Chiropractic is a popular treatment for equine athletes, but if you have never tried it before, choosing a reputable equine practitioner may be difficult. To make things more complicated, you have two options to choose from: a veterinarian or a lay chiropractor, which includes both licensed human chiropractors and strictly equine chiropractors.
Unfortunately, finding an equine chiropractor is not as simple as picking up the phone book or Googling “Equine Chiropractic.” Moore explains that an existing comprehensive database of equine chiropractors isn’t available. The American Veterinary Chiropractic Association certifies existing vets to do chiropractic after an eight-week course, but there is no licensing body specifically for equine chiropractors. “That is a problem because there can be some very dangerous people posing as chiropractors,” Moore warns, adding, “but because of word of mouth, they don’t usually last.”
He recommends talking to a range of different horse people in and out of your circle of friends, making sure to include people who are experienced horsemen and competitors.
“Word of mouth is a good way to go if you know who to ask,” Moore says. “Knowledgeable, sensible horsemen are a good source. The problem comes from people who don’t really understand their horses to begin with, who get taken in by slick-talking practitioners who aren’t really that effective.”
Having the opportunity to ask a potential chiropractor a couple of questions and deciding if he or she would be the right person to work on your horse would be nice, but Moore cautions you must be sure you understand chiropractic well enough to evaluate the answers, since they usually aren’t cut and dried.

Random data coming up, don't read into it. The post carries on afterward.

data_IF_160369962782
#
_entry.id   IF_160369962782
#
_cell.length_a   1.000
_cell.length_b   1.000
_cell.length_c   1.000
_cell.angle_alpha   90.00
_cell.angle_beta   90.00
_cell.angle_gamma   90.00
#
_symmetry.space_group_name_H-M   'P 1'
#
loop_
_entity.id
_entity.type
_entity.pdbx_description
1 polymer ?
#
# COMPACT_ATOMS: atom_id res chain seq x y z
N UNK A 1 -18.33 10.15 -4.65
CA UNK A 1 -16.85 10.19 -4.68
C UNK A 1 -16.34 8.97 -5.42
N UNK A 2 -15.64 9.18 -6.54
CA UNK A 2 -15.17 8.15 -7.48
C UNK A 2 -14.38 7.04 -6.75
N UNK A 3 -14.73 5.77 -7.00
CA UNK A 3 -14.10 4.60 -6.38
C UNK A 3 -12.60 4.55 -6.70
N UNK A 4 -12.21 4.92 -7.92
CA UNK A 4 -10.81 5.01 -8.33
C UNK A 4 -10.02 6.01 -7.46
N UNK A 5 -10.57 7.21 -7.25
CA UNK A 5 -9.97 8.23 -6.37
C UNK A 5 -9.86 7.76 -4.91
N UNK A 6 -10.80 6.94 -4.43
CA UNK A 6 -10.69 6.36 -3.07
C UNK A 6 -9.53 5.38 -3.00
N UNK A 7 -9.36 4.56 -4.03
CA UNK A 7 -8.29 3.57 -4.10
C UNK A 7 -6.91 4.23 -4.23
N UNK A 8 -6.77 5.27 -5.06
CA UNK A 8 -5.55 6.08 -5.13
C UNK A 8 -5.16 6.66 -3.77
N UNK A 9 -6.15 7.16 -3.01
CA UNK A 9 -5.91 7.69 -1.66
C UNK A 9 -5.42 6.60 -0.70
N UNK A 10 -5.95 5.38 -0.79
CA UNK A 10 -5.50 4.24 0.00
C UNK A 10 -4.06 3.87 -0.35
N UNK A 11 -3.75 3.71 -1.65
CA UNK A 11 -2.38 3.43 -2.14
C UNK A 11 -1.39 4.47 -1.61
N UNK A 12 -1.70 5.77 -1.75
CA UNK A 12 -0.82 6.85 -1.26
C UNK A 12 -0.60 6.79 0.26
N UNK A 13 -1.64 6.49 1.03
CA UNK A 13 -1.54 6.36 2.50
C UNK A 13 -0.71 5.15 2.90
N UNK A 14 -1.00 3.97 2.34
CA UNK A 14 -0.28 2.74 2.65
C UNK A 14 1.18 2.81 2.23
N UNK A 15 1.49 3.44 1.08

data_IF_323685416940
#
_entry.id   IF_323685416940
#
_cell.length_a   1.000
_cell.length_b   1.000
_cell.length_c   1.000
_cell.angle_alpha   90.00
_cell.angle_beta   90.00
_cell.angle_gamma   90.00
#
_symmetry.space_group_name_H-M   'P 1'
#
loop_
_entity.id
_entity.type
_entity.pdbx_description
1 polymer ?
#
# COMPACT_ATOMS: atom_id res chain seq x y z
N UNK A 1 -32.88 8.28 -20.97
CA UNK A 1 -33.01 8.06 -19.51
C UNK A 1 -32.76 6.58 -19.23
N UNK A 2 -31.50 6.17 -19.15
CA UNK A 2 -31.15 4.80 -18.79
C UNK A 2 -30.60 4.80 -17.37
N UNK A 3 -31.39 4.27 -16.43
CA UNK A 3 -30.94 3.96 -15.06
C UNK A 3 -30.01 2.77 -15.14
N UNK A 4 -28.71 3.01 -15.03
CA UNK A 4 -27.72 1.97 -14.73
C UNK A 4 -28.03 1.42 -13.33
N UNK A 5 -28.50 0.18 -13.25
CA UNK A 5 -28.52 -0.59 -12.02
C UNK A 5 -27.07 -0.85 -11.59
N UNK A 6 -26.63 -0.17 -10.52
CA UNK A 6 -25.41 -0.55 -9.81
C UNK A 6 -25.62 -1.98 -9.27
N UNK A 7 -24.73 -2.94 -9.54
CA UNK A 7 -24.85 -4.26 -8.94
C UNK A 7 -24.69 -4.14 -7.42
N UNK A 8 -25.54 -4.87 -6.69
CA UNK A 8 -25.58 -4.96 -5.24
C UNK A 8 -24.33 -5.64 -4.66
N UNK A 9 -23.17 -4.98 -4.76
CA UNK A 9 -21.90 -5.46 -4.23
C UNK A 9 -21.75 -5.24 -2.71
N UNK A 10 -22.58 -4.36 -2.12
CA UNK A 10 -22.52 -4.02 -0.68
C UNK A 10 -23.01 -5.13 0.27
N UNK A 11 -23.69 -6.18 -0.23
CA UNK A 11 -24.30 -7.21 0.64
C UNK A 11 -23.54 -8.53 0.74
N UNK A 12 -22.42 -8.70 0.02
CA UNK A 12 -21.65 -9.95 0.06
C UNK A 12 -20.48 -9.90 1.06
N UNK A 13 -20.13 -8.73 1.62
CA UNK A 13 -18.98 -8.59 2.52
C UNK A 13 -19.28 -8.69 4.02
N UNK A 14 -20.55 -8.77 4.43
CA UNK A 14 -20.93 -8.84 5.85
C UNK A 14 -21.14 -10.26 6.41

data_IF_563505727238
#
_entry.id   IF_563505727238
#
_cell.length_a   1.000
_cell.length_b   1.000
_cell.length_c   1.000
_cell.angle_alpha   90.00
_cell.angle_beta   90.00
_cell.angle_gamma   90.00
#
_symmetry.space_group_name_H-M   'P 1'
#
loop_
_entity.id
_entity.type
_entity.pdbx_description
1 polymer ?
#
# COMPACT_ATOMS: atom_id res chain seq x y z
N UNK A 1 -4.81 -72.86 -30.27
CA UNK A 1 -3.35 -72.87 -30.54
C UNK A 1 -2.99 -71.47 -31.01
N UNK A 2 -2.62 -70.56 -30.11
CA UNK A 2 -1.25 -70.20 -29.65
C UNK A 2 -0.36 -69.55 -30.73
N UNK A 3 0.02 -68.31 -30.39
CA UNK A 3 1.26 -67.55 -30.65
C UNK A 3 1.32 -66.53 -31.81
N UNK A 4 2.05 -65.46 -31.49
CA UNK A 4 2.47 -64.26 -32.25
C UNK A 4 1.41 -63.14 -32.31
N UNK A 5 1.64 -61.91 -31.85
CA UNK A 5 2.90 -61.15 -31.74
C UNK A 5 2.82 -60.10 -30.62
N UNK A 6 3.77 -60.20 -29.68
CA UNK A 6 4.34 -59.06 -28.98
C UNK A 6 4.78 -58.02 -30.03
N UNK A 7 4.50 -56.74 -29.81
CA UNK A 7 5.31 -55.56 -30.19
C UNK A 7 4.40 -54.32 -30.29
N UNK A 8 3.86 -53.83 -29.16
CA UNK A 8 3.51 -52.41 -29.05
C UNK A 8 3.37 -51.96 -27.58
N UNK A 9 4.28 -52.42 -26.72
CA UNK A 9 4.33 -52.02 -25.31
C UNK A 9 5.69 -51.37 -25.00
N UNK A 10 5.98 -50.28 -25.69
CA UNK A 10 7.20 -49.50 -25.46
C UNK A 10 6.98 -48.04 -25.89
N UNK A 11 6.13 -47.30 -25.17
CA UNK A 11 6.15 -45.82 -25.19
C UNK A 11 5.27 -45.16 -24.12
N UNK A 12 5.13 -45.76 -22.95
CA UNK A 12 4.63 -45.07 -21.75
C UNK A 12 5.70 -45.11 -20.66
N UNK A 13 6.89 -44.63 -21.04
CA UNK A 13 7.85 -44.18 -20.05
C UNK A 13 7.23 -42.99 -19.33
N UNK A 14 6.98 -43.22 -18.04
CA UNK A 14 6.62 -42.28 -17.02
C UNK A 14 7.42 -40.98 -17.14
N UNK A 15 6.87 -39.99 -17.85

He does, however, offer a few suggestions: “The first question would be, ‘Do you use sedation?’ “ Moore says this is a red flag. “It is impossible to get any feedback from a horse that is sedated and very easy to cause more damage from over-adjusting. The second question would be to have the practitioner explain what he does. If he talks about ‘popping them back in’ or ‘getting them back in line’ and he doesn’t work with muscle tension and mental tension, I would be wary.” Moore also suggests asking if the chiropractor checks saddle fit and how the shoeing affects the horse, and whether he or she considers the rider’s chiropractic and bodywork issues, noting, “The answers to just those questions could fill a book.”
According to Moore, there are a couple of things to consider where the individual horse is concerned, so once you find someone you like and have your horse treated, pay attention to the results. “Does the horse move better, more freely and with less pain? Also, the reaction of the horse to the session is important to the long term effectiveness of the treatment,” Moore says. “If the horse stays tense or becomes more tense as the treatment goes on, that particular practitioner is not giving the maximum benefit to the horse.”
For more information about Equine Chiropractor Jeff Moore, visit his website at www.equinerehab.com.